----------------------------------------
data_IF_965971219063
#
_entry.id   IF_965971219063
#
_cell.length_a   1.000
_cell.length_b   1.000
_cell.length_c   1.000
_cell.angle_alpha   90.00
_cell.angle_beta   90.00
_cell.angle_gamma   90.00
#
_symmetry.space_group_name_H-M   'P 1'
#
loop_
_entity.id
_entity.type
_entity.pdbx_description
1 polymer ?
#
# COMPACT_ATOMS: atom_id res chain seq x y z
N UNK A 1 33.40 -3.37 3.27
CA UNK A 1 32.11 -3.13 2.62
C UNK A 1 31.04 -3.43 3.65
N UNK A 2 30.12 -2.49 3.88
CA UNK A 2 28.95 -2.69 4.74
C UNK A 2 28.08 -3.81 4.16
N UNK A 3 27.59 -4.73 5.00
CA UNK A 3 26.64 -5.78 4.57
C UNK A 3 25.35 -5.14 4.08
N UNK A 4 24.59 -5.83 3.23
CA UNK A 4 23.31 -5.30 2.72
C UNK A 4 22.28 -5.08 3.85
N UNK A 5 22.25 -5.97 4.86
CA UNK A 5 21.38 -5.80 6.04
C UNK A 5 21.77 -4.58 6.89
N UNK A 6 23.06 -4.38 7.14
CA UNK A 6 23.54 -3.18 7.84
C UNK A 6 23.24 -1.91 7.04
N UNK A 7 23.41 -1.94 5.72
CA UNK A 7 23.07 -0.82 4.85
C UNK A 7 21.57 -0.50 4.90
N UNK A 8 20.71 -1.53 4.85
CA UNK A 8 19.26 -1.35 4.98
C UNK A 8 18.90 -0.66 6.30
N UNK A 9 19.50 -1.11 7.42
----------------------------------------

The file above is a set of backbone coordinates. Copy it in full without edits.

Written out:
data_IF_965971219063
#
_entry.id   IF_965971219063
#
_cell.length_a   1.000
_cell.length_b   1.000
_cell.length_c   1.000
_cell.angle_alpha   90.00
_cell.angle_beta   90.00
_cell.angle_gamma   90.00
#
_symmetry.space_group_name_H-M   'P 1'
#
loop_
_entity.id
_entity.type
_entity.pdbx_description
1 polymer ?
#
# COMPACT_ATOMS: atom_id res chain seq x y z
N UNK A 1 33.40 -3.37 3.27
CA UNK A 1 32.11 -3.13 2.62
C UNK A 1 31.04 -3.43 3.65
N UNK A 2 30.12 -2.49 3.88
CA UNK A 2 28.95 -2.69 4.74
C UNK A 2 28.08 -3.81 4.16
N UNK A 3 27.59 -4.73 5.00
CA UNK A 3 26.64 -5.78 4.57
C UNK A 3 25.35 -5.14 4.08
N UNK A 4 24.59 -5.83 3.23
CA UNK A 4 23.31 -5.30 2.72
C UNK A 4 22.28 -5.08 3.85
N UNK A 5 22.25 -5.97 4.86
CA UNK A 5 21.38 -5.80 6.04
C UNK A 5 21.77 -4.58 6.89
N UNK A 6 23.06 -4.38 7.14
CA UNK A 6 23.54 -3.18 7.84
C UNK A 6 23.24 -1.91 7.04
N UNK A 7 23.41 -1.94 5.72
CA UNK A 7 23.07 -0.82 4.85
C UNK A 7 21.57 -0.50 4.90
N UNK A 8 20.71 -1.53 4.85
CA UNK A 8 19.26 -1.35 4.98
C UNK A 8 18.90 -0.66 6.30
N UNK A 9 19.50 -1.11 7.42